K.T. Katzmann
Jun 16, 2016 K.T. Katzmann rated it it was amazing
Shelves: history
Absolutely fascinating. Filled with the bizarre, the disgusting, and the little known. A literally inspiring book for writers and role-play gamers.
Rachel Pollock
Mar 05, 2016 Rachel Pollock rated it really liked it
If you are interested in exactly how gross London was in the 19th century, this book makes it repellently clear. Good bibliography too.
Steven Allen
Oct 24, 2016 Steven Allen rated it it was ok
Shelves: not-kept
This book sounds really interesting, but is torturous to read. The book is full of neat Victorian-era pictures of old London. The author assumes that you are familiar with English history enough that he names several notable people, but I had to Google them. I just could not settle into this book.
Sep 09, 2016 C.K. rated it liked it
If you are interested in sewage systems, coal pollution, and nascent public restrooms during Romantic and Victorian-era London, then look no farther than this book. Jackson's exploration of public health and London's cleanliness (or lack thereof) during the 1800s is well-researched and very interestingly written. I picked this up after reading Johnson's The Ghost Map, another wonderful book about public health (specifically, cholera) during 1850s London. Dirty Old London has an ambitious scope, ...more
Jan 20, 2016 Greg rated it liked it
Shelves: ebook
*I received this book for free in exchange for an honest review.*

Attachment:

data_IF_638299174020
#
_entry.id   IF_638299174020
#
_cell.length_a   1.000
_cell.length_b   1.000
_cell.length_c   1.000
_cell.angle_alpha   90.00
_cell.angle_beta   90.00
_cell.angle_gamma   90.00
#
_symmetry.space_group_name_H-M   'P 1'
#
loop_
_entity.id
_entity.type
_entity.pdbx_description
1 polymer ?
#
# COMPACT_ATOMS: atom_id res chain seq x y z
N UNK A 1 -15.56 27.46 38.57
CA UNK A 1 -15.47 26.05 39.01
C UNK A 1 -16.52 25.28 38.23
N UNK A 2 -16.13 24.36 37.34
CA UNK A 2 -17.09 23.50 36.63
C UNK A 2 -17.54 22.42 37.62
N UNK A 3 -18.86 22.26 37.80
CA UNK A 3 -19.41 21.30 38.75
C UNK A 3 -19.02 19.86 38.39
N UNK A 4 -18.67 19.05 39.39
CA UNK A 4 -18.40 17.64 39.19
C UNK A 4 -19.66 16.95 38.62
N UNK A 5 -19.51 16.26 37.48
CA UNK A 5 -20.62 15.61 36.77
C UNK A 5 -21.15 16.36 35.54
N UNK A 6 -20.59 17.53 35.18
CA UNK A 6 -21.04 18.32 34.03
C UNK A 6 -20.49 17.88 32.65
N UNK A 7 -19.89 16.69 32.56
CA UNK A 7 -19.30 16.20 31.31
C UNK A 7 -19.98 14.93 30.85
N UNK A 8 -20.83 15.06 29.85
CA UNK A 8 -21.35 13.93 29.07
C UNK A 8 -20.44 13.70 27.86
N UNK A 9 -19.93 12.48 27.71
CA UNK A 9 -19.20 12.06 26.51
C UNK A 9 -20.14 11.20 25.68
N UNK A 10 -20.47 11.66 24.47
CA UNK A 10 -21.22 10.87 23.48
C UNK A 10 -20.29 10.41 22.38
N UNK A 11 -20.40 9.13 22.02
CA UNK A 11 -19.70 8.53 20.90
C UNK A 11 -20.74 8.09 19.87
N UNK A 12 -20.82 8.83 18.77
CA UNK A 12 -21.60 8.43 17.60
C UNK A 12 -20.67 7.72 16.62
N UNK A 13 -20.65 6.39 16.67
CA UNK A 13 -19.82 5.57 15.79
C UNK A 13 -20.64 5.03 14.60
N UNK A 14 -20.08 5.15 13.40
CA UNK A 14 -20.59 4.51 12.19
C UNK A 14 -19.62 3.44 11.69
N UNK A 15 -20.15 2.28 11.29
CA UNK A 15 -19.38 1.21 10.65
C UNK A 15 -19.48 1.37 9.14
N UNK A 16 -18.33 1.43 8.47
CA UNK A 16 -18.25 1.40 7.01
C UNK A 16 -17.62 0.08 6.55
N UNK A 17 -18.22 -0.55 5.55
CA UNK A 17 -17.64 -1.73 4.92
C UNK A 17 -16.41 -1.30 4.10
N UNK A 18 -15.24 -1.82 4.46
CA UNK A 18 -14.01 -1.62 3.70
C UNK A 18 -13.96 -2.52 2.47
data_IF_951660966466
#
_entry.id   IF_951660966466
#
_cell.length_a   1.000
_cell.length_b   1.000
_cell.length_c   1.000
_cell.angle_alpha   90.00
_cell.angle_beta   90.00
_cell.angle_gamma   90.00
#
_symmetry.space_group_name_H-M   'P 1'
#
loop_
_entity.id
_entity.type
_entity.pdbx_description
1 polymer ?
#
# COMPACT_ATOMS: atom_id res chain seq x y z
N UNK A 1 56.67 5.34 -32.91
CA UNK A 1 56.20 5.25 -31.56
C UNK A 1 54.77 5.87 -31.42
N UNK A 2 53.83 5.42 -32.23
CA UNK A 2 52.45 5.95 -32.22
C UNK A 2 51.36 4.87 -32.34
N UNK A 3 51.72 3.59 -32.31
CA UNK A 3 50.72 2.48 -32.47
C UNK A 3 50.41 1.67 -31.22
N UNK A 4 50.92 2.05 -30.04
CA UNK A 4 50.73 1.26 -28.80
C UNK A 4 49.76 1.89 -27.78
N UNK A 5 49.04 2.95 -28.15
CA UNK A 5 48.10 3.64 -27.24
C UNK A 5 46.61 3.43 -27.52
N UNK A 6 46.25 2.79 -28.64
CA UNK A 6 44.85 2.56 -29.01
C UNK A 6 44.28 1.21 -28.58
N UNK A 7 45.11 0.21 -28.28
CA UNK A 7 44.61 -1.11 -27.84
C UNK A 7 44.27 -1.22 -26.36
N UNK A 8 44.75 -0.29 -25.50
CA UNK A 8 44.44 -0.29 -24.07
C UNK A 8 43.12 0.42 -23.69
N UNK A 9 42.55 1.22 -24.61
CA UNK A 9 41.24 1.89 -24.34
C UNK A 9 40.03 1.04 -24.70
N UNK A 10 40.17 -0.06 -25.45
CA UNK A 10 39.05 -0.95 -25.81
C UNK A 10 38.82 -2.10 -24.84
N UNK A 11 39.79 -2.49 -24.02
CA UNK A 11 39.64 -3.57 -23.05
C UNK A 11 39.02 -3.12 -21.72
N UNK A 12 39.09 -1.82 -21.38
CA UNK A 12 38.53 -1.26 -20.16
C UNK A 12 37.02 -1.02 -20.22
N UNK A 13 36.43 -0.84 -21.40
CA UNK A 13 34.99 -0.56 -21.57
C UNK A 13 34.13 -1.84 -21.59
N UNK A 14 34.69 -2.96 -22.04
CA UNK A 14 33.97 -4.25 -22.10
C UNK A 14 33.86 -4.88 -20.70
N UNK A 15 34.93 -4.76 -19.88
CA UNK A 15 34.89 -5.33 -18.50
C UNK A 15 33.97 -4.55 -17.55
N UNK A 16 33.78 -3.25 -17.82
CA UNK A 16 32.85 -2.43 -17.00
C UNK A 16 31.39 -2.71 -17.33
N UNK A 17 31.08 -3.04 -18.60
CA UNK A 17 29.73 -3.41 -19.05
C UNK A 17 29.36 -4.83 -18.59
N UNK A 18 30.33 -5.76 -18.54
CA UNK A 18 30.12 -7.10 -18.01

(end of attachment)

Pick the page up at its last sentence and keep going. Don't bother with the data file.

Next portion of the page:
Earlier this year, I read Gotham: A History of New York City to 1898 by Mike Wallace and Edwin G. Burrows, a wonderfully detailed history of New York City. One of the most interesting parts of that book was the discussion of the sanitarian movement in the late 19th century. The book mentions that man of the ideas had their start in the UK. When I saw Dirty Old London available, I had to read it.

Dirty Old London is broken up into c
Oct 27, 2015 Debbie rated it it was amazing  ·  review of another edition
"Dirty Old London" is a history of the sanitary movement in London in the 1800's. The author covered household refuse (trash/garbage), street mud (a mix of dirt, ash, dung, trash), night soil (from cesspools to sewers), corpses (changes in graveyards), bathing and laundry (how can the poor get clean?), public toilets (what to do when you just have to go!), soot (from boy sweeps to mechanical brushes), and attempts to clean up the slums including model housing for the poor.

The author talked abou
Dec 13, 2015 Erica rated it it was amazing
Shelves: read-2015, favorites
I thoroughly enjoyed this delightfully weird social history of Victorian London! It gave me a whole new lens to see everyday things by: like the burial ground I walk by in my corner of Southwest London, where the last graves date from the 1860s and it had been re-arranged and turned into a little park: I now know that this was part of a greater plan across london to close local, small, over-crowded graveyards in preference for the larger suburban ones. The streets I walk by Gray's Inn and ...more